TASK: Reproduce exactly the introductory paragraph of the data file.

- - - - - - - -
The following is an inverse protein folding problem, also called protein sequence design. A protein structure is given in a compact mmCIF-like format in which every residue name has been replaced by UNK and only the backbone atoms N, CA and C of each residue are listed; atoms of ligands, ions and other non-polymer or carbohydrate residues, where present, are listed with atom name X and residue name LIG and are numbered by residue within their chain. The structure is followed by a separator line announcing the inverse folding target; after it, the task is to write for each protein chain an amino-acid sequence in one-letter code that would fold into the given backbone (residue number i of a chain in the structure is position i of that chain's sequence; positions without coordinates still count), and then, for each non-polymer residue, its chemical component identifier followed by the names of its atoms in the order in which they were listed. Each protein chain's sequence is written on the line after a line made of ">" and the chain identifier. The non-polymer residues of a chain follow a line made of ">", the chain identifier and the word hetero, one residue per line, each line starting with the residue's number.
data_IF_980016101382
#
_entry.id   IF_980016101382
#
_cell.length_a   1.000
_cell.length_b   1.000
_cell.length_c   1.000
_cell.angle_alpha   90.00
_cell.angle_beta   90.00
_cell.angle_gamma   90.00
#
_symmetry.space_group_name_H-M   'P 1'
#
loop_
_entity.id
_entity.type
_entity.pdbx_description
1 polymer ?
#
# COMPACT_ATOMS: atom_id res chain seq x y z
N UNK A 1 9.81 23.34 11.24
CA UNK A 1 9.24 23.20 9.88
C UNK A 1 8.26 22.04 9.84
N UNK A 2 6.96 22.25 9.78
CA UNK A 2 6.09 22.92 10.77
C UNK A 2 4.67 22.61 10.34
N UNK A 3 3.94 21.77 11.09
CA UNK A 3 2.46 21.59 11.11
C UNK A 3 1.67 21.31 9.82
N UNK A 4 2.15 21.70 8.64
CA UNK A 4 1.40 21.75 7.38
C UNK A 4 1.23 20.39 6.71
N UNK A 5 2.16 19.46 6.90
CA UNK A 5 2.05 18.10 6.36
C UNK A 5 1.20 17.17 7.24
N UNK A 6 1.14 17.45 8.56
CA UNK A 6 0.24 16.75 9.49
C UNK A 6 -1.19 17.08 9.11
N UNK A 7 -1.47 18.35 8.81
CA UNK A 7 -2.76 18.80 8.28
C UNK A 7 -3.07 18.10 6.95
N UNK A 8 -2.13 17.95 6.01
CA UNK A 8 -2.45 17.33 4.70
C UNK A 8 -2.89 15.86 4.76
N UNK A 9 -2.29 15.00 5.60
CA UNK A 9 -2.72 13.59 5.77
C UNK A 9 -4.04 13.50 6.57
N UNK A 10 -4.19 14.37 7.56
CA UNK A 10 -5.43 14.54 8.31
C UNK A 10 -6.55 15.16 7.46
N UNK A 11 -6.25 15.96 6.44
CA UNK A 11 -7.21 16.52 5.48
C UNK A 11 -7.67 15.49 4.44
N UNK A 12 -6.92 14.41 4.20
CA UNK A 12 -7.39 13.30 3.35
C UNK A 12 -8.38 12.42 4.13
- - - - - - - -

The following is an inverse protein folding problem, also called protein sequence design. A protein structure is given in a compact mmCIF-like format in which every residue name has been replaced by UNK and only the backbone atoms N, CA and C of each residue are listed; atoms of ligands, ions and other non-polymer or carbohydrate residues, where present, are listed with atom name X and residue name LIG and are numbered by residue within their chain. The structure is followed by a separator line announcing the inverse folding target; after it, the task is to write for each protein chain an amino-acid sequence in one-letter code that would fold into the given backbone (residue number i of a chain in the structure is position i of that chain's sequence; positions without coordinates still count), and then, for each non-polymer residue, its chemical component identifier followed by the names of its atoms in the order in which they were listed. Each protein chain's sequence is written on the line after a line made of ">" and the chain identifier. The non-polymer residues of a chain follow a line made of ">", the chain identifier and the word hetero, one residue per line, each line starting with the residue's number.